From the April 23/30, 2010 double issue of Entertainment Weekly:
"'In the original script, there was a huge sequence where Edwin Salt saves his wife, who's in danger,' says [director, Phillip] Noyce. 'And what we found was when Evelyn Salt saved her husband in the new script, it seemed to castrate his character a little.'"
...I'm sorry, but are you saying that it is completely okay for a woman to be a damsel in distress but that it is in no way okay for a man to need a woman to save him? I'm calling shenanigans. I know that women have traditionally been cast as more damsel in distress roles and I know that I feel confident enough in my gender and sexuality to admit that I am okay putting my ego aside. I am not asking that women never be cast as damsels in distress, because it happens; everyone needs saving. But it's just that; EVERYONE needs saving, including men.
I do not think that there is anything wrong with a man playing the role of a "damsel" in distress - let's call him a "knight in need" if we want to keep with alliteration. Knights in need happen because, sorry guys, but you need us probably more than we need you. And I think that it is a horrible message to send to men to tell them that they cannot be vulnerable creatures. We are slowly coming to a time where we can see women as tough creatures, tougher than men, able to kick just as much ass. We are complex.
Men are complex too. The problem with an approach like this, however, is that it is training men to go to the old standby - they always have to be tougher than the women. Maybe the woman is the center of attention, like Evelyn Salt in the upcoming movie, Salt. But the man still needs to be just as tough, if not tougher, than the woman. She can take the spotlight, but he's still the MAN, you know?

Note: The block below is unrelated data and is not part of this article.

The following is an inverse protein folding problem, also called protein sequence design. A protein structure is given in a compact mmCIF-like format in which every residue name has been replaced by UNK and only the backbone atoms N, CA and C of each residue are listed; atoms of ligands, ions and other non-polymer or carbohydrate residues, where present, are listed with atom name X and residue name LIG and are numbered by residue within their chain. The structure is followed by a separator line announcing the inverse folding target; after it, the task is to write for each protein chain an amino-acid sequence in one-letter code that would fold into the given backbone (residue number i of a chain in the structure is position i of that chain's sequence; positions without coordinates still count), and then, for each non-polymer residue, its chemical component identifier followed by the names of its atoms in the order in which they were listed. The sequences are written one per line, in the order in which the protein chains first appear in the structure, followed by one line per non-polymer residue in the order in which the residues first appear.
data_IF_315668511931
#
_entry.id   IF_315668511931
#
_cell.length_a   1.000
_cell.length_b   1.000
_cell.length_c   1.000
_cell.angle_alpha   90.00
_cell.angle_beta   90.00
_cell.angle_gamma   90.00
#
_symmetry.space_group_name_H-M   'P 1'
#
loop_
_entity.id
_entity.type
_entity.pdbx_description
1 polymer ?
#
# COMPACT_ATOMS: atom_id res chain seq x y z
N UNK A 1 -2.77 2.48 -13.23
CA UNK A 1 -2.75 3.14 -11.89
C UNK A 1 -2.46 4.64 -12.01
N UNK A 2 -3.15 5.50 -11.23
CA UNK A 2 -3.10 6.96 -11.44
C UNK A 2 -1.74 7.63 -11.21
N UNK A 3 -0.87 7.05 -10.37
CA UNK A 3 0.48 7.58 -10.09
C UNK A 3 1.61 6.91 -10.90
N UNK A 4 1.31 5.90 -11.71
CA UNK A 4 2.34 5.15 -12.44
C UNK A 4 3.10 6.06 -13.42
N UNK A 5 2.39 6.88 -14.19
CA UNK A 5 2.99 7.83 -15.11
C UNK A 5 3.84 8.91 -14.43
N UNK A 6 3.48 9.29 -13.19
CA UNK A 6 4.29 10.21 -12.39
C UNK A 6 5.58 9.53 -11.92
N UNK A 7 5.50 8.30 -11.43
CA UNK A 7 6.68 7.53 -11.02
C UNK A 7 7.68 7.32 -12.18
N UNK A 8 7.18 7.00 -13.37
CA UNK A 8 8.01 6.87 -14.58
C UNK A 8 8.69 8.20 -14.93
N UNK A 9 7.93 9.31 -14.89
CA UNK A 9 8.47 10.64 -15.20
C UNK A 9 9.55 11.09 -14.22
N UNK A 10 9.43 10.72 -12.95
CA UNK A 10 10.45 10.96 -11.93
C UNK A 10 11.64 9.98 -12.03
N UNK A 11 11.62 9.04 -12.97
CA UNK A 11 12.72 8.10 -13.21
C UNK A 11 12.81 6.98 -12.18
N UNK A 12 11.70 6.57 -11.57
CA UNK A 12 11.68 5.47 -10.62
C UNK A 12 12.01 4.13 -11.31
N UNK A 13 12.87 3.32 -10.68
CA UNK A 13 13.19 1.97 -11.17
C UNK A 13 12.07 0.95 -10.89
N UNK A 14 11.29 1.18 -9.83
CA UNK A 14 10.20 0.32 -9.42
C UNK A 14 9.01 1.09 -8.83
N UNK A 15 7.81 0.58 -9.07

No, actually, I don't. I don't presume to know how this will play out in the actual movie, but the way that this article was phrased, the way the director put it, it just riled me up. Being a woman is fucking hard because if we want to be more than the damsel in distress we have to prove it daily and if we are the damsel in distress then we're dragging down those women who don't want it. Men can be vulnerable and women can be tough and there is nothing wrong with either of those options. There is nothing wrong with a woman saving a man, and yet, it makes men uncomfortable.
Well, I'd honestly love to see a few men squirm to see that because that's exactly how I feel when I see silly women having to be rescued by the most masculine of men. It doesn't make me uncomfortable, however, when it makes sense, when it isn't about the gender and it's about the characters. When a female character ends up in harm's way and a male character has the ability and the will to rescue her, that's not always a painful thing for me to watch. And it would be equally comfortable if I were to watch a man end up in such a dire situation where a female protagonist would need to take charge.
Now, I have the feeling that the end product of the film will still prove that Angelina Jolie's Evelyn Salt is a badass and capable of saving her husband and that, perhaps, she will still come out being shown to be the tougher of the pair. But I also have the feeling that the original draft placed Edwin Salt's wife in a much more embarrassing situation because it could because women can be placed in more embarrassing damsel in distress scenarios. Only that's wrong.
We women may not understand quite how being kicked in the balls feels, but that doesn't mean that being kicked in the vagina doesn't hurt.
I don't define myself as a feminist, not that there's anything wrong with empowering women. When I read things like this, I realize that women still need empowering. We are not equal to men and we are not interchangeable. Sure, genders have their differences, but not like this. I hope that Evelyn Salt will prove that women can be tough too. And it'll probably be better for the story if her husband is not a total damsel in distress. But it would have been nice for men to see what we women get to see on a regular basis.
And believe me, the pain it strikes through me and the damage it does to my life as a woman lasts a lot longer than getting kicked in your balls does.